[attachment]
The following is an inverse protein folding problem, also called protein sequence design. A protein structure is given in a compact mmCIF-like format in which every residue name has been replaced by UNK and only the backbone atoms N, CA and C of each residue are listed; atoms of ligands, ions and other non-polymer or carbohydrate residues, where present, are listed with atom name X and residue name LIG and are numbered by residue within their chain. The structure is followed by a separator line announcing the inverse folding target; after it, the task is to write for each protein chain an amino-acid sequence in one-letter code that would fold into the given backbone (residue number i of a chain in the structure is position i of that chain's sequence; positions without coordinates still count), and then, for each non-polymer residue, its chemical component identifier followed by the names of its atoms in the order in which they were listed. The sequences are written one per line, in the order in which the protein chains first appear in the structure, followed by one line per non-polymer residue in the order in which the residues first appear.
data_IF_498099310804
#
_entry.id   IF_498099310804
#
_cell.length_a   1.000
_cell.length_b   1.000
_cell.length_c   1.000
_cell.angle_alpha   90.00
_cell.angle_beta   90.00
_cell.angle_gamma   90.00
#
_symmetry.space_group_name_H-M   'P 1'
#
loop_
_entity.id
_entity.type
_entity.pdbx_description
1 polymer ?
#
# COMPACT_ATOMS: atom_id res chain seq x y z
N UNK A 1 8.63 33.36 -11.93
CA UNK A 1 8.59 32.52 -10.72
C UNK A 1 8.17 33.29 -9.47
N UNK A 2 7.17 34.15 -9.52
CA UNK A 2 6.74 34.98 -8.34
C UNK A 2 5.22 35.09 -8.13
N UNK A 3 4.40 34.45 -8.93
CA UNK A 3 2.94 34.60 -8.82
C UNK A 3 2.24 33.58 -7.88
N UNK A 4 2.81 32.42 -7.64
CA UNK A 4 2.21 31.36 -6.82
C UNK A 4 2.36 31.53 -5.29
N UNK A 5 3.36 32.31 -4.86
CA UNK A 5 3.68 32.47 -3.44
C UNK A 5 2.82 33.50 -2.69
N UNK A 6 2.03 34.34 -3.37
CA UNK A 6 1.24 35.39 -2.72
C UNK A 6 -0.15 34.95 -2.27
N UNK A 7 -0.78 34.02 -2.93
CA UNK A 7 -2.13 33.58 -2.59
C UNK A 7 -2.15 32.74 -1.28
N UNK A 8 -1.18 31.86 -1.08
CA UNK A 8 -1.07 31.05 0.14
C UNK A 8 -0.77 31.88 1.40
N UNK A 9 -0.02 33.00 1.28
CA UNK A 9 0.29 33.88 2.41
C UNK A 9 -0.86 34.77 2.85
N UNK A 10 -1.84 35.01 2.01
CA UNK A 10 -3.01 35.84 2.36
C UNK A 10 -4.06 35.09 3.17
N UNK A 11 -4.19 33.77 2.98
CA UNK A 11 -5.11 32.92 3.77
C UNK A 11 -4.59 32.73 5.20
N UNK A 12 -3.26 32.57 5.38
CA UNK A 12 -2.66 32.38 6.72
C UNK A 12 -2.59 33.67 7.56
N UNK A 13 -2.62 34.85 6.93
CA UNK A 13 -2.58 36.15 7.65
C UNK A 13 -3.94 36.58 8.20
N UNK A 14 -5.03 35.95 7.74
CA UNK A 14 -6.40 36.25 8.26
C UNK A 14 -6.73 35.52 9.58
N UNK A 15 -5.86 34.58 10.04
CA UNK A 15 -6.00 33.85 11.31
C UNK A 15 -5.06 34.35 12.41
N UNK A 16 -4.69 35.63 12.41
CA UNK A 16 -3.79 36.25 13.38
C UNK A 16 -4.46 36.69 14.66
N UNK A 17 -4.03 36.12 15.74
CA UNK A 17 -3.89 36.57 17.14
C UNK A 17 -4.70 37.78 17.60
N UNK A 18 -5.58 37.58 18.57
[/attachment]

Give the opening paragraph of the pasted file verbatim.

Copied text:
The following is an inverse protein folding problem, also called protein sequence design. A protein structure is given in a compact mmCIF-like format in which every residue name has been replaced by UNK and only the backbone atoms N, CA and C of each residue are listed; atoms of ligands, ions and other non-polymer or carbohydrate residues, where present, are listed with atom name X and residue name LIG and are numbered by residue within their chain. The structure is followed by a separator line announcing the inverse folding target; after it, the task is to write for each protein chain an amino-acid sequence in one-letter code that would fold into the given backbone (residue number i of a chain in the structure is position i of that chain's sequence; positions without coordinates still count), and then, for each non-polymer residue, its chemical component identifier followed by the names of its atoms in the order in which they were listed. The sequences are written one per line, in the order in which the protein chains first appear in the structure, followed by one line per non-polymer residue in the order in which the residues first appear.